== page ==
Another system of camouflage that scientists are working on is even more advanced, and will be able to render an object completely invisible if it comes to fruition. This technology uses newly created substances called metamaterials. Metamaterials are artificially made and exhibit properties that do not exist in natural materials, allowing them to create effects that were previously thought impossible. The metamaterials that are being used in invisibility research are constructed in such a way that they bend electromagnetic waves. One of the waves that these materials can bend is light, and therefore anything covered with these metamaterials could become invisible to the naked eye. With proper design and construction the invisibility could be extended to other forms of electromagnetic radiation, such as radar and sonar. The most amazing thing about metamaterials is that they use no power, moving parts, or computer programming, as their simple presence is enough to produce their unique effect. This means if these materials were properly constructed they could be used to create a simple suit, or even a cloak, that could be quickly donned to make the wearer invisible.

Besides their use in creating stealth technology and invisibility devices, metamaterials have many other applications. Scientists believe that the control of light through metamaterials will allow the creation of better microscopes and telescopes, as well as faster computers. The ability to make objects invisible by making them out of metamaterials also has innumerable applications in everyday life. For example, it could be possible to use metamaterials to create the effect of windows by making sections of a wall invisible. This would create windows that are completely transparent while having the same strength as a building’s walls. If this technology comes about it could also be used to make cars, or even aircraft, that give the operator clear visibility without relying on fragile windows. This would be especially useful in cars, as it would decrease the number of accidents that occur each year by removing blindspots and allowing the driver to see all the way around them. Using metamaterials instead of a glass windshield would also mean that if a car did get into an accident the car’s frame would be tougher, and better able to withstand the impact. Once the ability to bend light through the use of metamaterials is mastered it would also be useful in technological fields that use light, ranging from simple household items like flashlights to complex technologies like industrial lasers and holograms.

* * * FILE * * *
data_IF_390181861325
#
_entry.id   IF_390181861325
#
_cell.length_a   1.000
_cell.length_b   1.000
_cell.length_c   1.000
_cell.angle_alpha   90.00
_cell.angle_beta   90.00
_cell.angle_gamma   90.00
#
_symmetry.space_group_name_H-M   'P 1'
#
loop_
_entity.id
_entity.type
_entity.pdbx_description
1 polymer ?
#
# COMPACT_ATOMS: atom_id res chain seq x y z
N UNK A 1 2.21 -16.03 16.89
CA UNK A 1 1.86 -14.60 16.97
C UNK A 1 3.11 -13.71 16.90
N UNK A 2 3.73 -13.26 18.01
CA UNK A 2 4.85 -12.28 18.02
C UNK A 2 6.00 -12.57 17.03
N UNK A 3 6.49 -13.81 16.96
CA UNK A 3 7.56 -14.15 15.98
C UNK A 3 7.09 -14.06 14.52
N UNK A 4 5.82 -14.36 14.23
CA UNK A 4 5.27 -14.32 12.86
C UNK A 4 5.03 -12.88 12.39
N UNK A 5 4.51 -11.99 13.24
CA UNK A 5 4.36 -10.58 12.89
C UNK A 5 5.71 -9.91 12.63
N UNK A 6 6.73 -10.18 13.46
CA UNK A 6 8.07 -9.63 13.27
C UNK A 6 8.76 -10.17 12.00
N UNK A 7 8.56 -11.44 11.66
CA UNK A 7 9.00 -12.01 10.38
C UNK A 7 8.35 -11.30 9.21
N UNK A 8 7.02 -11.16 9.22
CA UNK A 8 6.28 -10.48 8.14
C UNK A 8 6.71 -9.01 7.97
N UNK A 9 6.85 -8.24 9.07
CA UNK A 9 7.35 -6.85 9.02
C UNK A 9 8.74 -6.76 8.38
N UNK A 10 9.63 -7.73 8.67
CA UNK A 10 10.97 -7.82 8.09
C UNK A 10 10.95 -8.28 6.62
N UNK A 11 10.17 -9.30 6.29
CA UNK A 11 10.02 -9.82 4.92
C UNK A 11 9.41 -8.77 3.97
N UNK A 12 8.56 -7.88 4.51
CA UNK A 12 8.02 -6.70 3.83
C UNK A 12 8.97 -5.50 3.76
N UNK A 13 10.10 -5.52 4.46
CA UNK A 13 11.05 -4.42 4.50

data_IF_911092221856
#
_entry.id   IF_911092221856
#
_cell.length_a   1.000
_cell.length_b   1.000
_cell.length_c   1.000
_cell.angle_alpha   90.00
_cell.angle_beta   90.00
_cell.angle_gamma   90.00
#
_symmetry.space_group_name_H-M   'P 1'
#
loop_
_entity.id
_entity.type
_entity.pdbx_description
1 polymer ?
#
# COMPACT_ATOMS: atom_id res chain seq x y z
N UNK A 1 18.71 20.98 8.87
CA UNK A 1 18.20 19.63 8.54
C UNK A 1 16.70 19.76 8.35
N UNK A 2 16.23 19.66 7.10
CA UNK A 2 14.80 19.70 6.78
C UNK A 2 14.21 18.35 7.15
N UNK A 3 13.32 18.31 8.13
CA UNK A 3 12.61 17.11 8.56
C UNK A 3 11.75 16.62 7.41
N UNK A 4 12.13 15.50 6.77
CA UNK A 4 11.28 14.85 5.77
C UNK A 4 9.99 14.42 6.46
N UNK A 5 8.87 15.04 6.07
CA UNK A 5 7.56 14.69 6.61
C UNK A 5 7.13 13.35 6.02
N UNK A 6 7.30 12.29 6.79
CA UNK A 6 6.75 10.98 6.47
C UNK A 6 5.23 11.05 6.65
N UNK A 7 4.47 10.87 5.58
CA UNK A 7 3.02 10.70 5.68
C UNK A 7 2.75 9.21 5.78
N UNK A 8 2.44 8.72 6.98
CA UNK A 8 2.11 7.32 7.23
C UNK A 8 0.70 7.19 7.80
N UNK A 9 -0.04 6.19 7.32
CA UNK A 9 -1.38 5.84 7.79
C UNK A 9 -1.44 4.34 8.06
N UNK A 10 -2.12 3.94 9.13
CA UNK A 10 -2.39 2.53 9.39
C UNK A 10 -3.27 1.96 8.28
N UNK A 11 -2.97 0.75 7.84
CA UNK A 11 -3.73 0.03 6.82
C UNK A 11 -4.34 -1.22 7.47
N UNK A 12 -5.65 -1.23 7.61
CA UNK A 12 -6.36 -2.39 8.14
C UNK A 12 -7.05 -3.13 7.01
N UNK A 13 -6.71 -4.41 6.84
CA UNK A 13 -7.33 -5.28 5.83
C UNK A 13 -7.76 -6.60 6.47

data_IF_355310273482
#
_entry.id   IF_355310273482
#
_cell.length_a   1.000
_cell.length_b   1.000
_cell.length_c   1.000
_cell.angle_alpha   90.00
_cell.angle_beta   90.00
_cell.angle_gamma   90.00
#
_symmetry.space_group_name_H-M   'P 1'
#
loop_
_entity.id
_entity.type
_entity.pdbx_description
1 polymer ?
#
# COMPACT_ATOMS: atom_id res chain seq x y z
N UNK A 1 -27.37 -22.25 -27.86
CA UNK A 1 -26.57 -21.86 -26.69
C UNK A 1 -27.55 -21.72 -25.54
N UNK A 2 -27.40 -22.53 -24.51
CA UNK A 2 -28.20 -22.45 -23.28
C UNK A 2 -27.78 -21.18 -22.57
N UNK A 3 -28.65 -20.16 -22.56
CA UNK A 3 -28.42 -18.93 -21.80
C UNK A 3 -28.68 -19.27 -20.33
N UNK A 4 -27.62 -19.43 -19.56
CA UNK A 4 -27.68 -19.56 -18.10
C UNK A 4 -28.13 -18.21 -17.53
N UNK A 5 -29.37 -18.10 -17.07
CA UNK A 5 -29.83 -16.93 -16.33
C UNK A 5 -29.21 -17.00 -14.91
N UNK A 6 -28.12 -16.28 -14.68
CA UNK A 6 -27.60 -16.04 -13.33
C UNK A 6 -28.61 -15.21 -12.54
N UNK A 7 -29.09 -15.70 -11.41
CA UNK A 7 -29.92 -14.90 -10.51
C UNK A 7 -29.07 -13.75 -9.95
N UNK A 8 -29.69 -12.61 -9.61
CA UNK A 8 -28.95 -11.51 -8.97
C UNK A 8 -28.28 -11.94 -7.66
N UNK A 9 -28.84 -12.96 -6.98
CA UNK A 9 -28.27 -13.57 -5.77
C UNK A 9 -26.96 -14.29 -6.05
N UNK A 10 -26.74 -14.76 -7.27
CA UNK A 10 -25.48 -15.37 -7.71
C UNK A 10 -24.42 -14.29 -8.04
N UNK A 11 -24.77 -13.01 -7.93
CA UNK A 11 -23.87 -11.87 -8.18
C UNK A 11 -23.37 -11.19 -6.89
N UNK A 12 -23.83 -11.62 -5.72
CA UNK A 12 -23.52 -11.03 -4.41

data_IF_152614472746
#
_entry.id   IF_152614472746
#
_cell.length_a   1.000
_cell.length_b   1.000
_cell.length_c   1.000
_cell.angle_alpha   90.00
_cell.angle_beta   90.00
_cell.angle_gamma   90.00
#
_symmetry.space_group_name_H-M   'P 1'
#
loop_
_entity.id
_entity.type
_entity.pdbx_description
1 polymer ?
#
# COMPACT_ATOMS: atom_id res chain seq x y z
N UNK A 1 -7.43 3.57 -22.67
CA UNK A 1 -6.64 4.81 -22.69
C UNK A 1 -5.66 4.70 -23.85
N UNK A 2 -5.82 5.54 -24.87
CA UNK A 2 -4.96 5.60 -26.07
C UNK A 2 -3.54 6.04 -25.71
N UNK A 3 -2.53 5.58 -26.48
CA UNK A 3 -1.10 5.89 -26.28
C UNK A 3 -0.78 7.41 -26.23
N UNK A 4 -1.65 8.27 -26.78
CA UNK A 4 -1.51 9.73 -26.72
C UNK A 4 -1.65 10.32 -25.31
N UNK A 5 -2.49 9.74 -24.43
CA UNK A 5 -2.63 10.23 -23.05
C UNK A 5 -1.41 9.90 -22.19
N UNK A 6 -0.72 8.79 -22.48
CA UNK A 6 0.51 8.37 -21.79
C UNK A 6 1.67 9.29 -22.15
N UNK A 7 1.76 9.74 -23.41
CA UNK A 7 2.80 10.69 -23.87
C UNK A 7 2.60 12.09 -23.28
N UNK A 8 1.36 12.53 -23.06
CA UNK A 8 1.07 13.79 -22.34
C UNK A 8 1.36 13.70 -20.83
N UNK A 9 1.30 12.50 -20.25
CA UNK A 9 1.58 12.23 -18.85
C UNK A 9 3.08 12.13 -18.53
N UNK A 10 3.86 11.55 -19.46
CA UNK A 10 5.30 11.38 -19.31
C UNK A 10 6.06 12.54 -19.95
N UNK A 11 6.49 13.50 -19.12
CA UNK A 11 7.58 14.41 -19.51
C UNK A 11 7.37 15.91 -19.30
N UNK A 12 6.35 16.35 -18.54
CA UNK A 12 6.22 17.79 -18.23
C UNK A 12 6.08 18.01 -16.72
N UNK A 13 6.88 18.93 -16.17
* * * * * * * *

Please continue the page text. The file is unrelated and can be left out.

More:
Metamaterials have so many interesting capabilities and possible applications that it is impossible to predict all of the scientific and technological breakthroughs that they will lead to, and the potential uses will increase as new and even more advanced technologies are invented. Although all the future applications of metamaterials can only be guessed at, their use in creating personal invisibility suits appears to be close at hand. Besides allowing ordinary people to become invisible what other wonders does the future of this technology hold?